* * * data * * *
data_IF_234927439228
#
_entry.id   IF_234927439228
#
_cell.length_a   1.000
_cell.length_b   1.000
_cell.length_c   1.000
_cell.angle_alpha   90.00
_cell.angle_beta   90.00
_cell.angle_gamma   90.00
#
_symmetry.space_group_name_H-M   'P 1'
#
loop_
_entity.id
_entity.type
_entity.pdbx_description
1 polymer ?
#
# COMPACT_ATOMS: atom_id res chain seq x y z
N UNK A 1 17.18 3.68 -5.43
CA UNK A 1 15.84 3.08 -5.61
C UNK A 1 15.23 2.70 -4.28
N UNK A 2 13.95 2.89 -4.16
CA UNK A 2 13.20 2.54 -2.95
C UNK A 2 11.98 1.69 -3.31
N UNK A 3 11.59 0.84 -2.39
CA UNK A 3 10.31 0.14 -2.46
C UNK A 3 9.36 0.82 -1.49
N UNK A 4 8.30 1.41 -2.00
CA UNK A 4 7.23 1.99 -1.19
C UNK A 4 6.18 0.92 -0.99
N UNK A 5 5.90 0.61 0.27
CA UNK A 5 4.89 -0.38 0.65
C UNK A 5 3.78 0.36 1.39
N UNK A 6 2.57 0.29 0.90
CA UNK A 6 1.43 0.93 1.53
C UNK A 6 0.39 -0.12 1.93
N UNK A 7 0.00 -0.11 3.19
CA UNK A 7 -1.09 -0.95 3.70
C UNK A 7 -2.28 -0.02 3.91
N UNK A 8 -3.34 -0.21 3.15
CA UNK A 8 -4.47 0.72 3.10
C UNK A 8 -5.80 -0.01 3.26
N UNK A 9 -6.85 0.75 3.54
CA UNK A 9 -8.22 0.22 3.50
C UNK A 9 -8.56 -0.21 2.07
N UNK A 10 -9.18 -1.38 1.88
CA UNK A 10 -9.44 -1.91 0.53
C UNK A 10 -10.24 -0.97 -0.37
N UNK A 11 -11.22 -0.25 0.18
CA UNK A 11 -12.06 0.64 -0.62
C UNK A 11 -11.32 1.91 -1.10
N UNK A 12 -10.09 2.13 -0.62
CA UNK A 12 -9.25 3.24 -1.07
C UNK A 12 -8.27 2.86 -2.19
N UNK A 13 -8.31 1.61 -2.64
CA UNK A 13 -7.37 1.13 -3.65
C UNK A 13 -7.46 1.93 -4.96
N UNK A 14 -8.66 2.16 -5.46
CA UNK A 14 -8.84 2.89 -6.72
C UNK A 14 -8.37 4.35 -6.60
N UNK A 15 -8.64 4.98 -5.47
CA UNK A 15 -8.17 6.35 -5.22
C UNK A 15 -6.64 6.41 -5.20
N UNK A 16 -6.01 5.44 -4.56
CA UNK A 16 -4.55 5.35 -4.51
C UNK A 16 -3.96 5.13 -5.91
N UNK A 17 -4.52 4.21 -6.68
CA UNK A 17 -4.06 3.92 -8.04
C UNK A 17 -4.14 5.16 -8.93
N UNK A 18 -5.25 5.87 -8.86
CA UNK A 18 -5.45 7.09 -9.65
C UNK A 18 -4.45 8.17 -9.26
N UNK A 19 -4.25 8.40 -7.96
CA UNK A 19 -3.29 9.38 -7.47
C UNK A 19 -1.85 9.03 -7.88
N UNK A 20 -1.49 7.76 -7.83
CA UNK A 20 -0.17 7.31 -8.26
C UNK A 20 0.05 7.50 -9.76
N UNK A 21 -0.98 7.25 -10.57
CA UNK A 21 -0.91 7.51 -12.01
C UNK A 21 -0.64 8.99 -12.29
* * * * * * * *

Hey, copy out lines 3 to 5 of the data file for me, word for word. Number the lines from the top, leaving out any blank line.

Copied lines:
_entry.id   IF_234927439228
#
_cell.length_a   1.000